In 1988 David and Wayne Lewis--members of the soul group Atlantic Starr, which had joined Warners two years before--produced George's remake of the sexy Curtis Mayfield classic "Let's Do It Again." "I'd been a fan of Curtis since the days of 'Gypsy Woman,'" George says. "I first met him with The Impressions in Kansas City just after I joined Jack McDuff's band. We were staying at the same hotel. Right after I recorded 'Let's Do It Again' I ran into him again at the North Sea Jazz Festival. Together we had 2,000 more people in that place than it was meant to hold. There will never be another like Curtis."
"New Day" is arguably George's most criminally unrecognized gem--his personalized "(Sittin' On) The Dock Of The Bay" of eloquent, sunset introspection. It was penned by husband-and-wife team Cecil & Linda Womack, who also contributed its shimmering guitar filigrees and vocal ad libs, respectively. Soul-soothing yet world-weary, this serene piece gracefully conjures the spirit of the late, great Sam Cooke.
While George was wowing his contingent of pop fans, the pressure was on for him to play more guitar at least, if not to return to jazz entirely. For some time the best place to hear George simply play was on other people's records. Fans scoured albums by a plethora of artists to do just that, including studio mates Harvey Mason ("What's Going On" from Funk In A Mason Jar) and Claus Ogerman ("Time Passed Autumn" from Gate Of Dreams), plus old friends Jean-Luc Ponty ("Modern Times Blues" from Open Mind), the late Tony Williams (the Benson-penned "Hip Skip" from The Joy Of Flying), and legendary country picker Chet Atkins ("Sunrise" from Stay Tuned).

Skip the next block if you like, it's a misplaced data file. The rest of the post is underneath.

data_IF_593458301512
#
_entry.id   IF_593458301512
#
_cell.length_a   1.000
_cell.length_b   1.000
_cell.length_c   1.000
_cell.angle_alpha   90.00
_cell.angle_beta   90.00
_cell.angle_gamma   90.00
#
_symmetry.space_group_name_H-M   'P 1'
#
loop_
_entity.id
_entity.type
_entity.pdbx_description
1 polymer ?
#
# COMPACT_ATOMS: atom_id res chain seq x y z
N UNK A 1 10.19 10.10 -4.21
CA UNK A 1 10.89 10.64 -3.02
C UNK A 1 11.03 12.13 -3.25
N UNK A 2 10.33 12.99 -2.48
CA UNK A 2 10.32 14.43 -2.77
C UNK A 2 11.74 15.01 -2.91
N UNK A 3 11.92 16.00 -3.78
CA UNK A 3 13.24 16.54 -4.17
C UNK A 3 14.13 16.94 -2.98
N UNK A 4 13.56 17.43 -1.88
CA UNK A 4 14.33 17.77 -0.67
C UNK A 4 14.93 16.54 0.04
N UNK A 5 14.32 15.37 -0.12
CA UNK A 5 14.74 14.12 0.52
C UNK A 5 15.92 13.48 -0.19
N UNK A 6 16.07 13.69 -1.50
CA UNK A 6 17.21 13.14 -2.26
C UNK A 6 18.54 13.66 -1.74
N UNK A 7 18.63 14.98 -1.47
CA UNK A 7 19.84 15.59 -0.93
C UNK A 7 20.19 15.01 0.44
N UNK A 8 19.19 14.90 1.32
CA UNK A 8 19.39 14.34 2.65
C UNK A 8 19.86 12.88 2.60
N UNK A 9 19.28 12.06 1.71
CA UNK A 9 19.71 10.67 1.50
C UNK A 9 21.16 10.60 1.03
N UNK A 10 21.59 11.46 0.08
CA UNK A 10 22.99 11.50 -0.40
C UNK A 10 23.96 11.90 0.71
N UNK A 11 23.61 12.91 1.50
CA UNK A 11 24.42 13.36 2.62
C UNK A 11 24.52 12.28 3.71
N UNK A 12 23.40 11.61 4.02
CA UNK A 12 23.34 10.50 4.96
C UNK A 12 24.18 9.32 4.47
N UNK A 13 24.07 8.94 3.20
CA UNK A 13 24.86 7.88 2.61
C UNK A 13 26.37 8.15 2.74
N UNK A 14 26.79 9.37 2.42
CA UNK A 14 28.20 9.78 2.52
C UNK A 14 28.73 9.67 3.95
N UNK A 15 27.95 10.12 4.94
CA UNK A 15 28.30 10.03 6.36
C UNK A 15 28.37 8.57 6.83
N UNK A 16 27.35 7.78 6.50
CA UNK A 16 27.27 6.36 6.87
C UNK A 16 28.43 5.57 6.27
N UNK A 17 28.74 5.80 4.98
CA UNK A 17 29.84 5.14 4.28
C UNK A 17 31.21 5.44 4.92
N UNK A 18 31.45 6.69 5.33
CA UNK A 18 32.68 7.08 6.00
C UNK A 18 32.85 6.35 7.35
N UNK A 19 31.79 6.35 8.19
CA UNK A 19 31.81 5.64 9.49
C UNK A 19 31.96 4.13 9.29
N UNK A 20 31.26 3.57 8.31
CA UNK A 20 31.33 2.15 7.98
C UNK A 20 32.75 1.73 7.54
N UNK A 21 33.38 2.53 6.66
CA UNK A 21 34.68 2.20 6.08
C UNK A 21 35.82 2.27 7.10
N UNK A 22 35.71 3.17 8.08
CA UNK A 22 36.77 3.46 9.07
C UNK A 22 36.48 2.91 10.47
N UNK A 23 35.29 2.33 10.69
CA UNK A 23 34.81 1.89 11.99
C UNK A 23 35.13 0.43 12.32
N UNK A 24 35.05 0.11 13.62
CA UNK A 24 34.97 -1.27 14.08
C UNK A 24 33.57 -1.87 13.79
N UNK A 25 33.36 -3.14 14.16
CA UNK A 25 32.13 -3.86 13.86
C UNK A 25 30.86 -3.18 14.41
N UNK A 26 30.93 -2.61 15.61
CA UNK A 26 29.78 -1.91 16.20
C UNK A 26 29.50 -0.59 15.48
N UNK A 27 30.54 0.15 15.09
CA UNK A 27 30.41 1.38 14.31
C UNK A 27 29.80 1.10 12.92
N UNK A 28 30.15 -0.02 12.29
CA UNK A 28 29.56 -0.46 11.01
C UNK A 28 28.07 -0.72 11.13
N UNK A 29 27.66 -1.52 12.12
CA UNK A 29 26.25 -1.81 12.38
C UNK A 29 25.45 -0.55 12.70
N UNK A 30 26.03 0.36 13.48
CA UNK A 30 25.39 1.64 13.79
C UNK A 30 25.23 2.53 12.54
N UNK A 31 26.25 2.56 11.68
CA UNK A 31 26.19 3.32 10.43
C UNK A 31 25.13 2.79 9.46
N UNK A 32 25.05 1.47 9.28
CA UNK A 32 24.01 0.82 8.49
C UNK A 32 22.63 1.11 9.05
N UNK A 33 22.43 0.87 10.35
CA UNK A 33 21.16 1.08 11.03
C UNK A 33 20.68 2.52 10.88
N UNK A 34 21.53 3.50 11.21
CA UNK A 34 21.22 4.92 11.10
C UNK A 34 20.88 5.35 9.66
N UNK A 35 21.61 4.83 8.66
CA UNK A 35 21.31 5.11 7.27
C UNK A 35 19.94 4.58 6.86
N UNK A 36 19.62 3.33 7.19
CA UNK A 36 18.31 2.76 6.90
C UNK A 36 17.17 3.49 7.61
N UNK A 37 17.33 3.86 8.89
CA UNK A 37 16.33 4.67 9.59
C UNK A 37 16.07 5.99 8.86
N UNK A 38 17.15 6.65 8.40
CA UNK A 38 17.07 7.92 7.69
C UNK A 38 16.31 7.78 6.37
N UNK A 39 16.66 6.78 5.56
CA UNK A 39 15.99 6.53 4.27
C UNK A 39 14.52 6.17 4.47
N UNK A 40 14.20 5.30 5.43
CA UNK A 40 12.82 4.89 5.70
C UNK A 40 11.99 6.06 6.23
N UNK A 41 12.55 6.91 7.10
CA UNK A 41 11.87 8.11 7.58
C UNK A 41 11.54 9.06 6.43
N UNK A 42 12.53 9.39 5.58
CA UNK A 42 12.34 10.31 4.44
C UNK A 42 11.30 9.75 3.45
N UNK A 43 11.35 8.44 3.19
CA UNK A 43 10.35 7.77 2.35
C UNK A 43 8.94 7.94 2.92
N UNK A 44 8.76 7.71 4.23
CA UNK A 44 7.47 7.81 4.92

One stellar sample is included here: the original 1982 recording of Benson's "Mimosa," which he wrote and played on for Jimmy Smith's album Off The Top. This was a slow-burning revisitation to his organ-group roots, only this time in after-5 mode. The song was given its title by Muppets songsmith Joe Raposo, who had the same manager as George. "I was on an airplane, flying back from the date," Benson recalls. "I let him hear it, and he said, 'Say, I like that--makes me think of a mimosa.' I said, 'What the heck is a mimosa?' He said 'Well, it's two things: a drink and a plant. You should name this song 'Mimosa.' So I did." Never quibble with a Muppet.